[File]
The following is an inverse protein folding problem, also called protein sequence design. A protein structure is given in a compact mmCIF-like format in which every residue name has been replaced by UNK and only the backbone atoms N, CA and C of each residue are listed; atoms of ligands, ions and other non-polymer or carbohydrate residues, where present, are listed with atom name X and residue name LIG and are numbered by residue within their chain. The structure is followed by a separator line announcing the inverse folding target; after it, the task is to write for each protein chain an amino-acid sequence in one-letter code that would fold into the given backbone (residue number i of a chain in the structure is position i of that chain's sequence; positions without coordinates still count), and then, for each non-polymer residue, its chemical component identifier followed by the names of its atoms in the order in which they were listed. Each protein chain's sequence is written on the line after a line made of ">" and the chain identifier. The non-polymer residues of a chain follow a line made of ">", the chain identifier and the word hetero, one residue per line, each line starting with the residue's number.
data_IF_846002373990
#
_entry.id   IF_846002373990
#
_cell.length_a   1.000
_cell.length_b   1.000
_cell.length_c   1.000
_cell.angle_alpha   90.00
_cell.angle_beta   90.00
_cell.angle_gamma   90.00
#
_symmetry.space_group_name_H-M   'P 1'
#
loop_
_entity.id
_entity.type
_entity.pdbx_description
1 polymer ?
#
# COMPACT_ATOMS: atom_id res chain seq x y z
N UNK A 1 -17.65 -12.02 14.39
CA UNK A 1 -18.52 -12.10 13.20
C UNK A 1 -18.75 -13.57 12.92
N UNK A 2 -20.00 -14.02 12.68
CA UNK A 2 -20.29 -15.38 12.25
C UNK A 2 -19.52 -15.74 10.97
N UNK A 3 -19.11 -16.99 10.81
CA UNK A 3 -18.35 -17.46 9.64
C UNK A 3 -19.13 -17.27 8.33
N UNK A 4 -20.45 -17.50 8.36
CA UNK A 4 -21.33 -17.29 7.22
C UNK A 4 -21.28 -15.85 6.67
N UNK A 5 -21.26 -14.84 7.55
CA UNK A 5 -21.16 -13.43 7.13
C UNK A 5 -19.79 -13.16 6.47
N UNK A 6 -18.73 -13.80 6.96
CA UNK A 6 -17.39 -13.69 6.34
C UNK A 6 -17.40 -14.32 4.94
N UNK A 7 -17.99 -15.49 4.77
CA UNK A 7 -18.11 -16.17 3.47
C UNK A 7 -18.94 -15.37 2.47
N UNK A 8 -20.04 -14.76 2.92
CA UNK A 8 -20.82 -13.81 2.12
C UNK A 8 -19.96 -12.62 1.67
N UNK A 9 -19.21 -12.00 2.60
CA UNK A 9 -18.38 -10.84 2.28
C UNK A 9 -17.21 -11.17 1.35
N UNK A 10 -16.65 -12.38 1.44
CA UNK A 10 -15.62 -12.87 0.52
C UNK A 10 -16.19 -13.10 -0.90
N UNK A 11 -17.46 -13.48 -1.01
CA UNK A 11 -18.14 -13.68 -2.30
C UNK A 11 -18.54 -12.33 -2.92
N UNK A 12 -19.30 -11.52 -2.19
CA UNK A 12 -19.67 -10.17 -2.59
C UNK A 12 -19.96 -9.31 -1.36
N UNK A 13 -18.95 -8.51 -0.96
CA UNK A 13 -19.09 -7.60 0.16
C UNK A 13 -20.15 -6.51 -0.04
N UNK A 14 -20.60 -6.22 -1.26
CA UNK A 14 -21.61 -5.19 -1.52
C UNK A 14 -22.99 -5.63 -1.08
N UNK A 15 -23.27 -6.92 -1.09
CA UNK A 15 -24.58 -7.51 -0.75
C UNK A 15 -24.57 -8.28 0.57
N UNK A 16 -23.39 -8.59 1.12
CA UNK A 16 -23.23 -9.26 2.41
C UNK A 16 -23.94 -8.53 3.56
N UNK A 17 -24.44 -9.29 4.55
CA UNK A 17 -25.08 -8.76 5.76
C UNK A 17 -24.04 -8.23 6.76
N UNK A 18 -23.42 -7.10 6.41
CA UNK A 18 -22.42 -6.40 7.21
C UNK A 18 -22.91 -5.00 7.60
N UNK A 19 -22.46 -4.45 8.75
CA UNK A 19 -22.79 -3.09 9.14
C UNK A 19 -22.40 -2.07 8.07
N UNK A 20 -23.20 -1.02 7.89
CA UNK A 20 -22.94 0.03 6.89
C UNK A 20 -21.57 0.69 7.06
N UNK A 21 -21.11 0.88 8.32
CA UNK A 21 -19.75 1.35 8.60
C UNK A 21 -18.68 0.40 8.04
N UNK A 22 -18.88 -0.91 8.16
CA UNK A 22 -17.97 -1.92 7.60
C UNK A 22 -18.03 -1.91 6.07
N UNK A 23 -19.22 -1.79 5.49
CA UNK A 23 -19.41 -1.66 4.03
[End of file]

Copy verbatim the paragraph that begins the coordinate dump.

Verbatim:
The following is an inverse protein folding problem, also called protein sequence design. A protein structure is given in a compact mmCIF-like format in which every residue name has been replaced by UNK and only the backbone atoms N, CA and C of each residue are listed; atoms of ligands, ions and other non-polymer or carbohydrate residues, where present, are listed with atom name X and residue name LIG and are numbered by residue within their chain. The structure is followed by a separator line announcing the inverse folding target; after it, the task is to write for each protein chain an amino-acid sequence in one-letter code that would fold into the given backbone (residue number i of a chain in the structure is position i of that chain's sequence; positions without coordinates still count), and then, for each non-polymer residue, its chemical component identifier followed by the names of its atoms in the order in which they were listed. Each protein chain's sequence is written on the line after a line made of ">" and the chain identifier. The non-polymer residues of a chain follow a line made of ">", the chain identifier and the word hetero, one residue per line, each line starting with the residue's number.